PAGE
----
Sea Nomads of Myanmar: The Monken

Sadly, the weather prevented us from filming with the Moken as we couldn’t get to the islands.

Outside the west coast of Burma is a vast archipelago few people have ever heard of consisting of approximately a thousand islands called The Mergui (Myeik).

The Moken Sea Nomads are the last marine population to have survived as ocean drifters; their final realm an archipelago off the coast of Burma.

This is the ancient home and last refuge of The Moken People; Sea Nomads who still live as animistic hunter-gatherers in perfect harmony with “Mother Ocean”, as they describe our seas. Their culture is a window into our own common ancestry, and has survived because they always shy away from strangers.

Their knowledge of the sea enables them to live off its fauna and flora by using simple tools such as nets and spears to forage for food. What is not consumed is dried atop their boats, then used to barter for other necessities at local markets. During the monsoon season, they build additional boats while occupying temporary huts. Due to the amount of time they spend diving for food, Moken children are able to see better underwater down to to accommodation of their visual focus.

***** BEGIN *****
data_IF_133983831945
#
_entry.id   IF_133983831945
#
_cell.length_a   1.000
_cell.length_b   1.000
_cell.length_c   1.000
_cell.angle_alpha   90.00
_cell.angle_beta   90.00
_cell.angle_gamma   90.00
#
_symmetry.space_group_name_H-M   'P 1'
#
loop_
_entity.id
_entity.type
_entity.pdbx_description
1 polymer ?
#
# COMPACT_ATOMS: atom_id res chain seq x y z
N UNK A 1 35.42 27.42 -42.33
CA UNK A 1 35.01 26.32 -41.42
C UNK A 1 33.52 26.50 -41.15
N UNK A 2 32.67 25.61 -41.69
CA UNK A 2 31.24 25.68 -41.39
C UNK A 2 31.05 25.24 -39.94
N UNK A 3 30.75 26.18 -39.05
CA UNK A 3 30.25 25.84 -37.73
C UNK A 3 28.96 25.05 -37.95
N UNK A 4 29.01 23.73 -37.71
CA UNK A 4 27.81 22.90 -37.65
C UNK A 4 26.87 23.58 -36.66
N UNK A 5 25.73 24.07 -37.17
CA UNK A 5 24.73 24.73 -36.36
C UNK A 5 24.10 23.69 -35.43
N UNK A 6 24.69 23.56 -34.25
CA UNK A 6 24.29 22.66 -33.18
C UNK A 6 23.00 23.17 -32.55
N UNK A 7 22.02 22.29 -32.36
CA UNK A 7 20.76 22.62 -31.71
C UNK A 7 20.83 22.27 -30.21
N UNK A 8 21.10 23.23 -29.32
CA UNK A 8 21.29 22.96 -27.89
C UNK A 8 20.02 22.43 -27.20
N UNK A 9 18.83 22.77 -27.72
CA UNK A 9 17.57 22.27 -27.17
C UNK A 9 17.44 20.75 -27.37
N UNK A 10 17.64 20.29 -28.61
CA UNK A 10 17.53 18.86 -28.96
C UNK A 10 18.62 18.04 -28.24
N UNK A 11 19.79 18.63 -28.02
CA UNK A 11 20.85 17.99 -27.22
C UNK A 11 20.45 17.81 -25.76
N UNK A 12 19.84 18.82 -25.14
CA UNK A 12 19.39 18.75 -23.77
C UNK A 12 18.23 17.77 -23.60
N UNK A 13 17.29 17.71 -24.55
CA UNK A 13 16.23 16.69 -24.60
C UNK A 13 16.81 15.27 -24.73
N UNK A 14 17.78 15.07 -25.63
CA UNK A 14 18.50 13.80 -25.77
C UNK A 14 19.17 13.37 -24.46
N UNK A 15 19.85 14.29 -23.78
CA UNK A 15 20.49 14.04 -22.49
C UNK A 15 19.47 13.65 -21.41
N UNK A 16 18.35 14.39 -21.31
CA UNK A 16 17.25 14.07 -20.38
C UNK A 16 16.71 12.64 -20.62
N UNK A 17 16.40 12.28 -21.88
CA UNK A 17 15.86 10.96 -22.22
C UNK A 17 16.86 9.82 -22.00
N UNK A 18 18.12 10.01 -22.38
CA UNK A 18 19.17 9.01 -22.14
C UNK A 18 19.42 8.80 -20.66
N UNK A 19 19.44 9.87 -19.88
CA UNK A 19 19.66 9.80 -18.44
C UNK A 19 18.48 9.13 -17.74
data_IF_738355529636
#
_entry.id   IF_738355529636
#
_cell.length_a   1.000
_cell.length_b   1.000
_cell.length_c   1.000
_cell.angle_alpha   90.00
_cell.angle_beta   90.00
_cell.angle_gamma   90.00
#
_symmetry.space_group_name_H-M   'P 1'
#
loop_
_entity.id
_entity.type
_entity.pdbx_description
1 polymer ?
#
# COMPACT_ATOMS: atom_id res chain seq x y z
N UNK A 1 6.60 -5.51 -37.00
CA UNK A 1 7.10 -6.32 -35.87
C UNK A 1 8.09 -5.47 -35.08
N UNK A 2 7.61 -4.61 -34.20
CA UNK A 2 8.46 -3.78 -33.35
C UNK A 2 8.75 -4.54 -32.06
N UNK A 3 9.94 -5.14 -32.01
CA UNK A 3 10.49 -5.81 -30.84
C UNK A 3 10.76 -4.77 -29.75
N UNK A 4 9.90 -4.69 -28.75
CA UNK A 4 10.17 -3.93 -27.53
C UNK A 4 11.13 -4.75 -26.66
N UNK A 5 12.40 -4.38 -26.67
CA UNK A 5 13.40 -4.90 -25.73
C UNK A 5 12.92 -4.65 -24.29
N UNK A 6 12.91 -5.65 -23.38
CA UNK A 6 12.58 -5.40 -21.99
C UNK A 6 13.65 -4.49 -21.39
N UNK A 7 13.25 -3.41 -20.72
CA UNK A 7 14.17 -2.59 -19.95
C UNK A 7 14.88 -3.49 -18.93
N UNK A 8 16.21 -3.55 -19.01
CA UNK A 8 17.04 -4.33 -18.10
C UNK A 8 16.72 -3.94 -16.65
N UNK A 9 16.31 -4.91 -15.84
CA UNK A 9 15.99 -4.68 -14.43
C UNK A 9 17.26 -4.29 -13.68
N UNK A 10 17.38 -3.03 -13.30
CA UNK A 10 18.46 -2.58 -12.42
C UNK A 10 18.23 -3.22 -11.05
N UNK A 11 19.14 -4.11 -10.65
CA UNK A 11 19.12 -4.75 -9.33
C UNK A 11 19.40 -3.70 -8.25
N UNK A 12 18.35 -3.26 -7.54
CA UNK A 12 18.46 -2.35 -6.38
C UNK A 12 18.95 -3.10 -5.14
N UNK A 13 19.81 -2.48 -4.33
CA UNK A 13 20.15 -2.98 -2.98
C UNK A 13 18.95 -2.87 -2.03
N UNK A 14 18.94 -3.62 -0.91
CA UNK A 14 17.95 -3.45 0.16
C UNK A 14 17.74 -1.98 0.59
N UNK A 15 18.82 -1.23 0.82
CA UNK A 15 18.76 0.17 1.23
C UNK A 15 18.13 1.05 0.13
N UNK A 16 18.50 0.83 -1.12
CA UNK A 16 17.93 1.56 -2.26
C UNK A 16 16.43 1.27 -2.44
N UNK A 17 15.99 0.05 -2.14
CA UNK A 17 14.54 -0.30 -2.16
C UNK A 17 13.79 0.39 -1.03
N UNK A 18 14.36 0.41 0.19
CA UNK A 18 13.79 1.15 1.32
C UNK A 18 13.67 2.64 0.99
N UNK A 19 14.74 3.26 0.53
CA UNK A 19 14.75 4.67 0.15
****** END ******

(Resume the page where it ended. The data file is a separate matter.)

Circumstances such as industrial fishing emptying the sea and the government seizing their islands to accommodate the tourist industry, presently the Monken are rapidly diminishing in number.

The Monken, along with most other coastal dwellers in South-East Asia today are descendants from the Great Austronesian Expansion where people where forced to sea by ever-expanding Chinese groups about 3500 years ago. These people populated the coastal areas and islands of the Indian- and Pacific Oceans in magnificent ocean-crossing log-boats with advanced marine technology and navigation. Nowadays most of these peoples and populations have been “civilized” into poor villages, forgetting skills and culture. Except that is for the Moken in the Mergui Archipelago now the only ones left living as true sea-nomads, the same lifestyle as the early Europeans and a window into our past and who we are.


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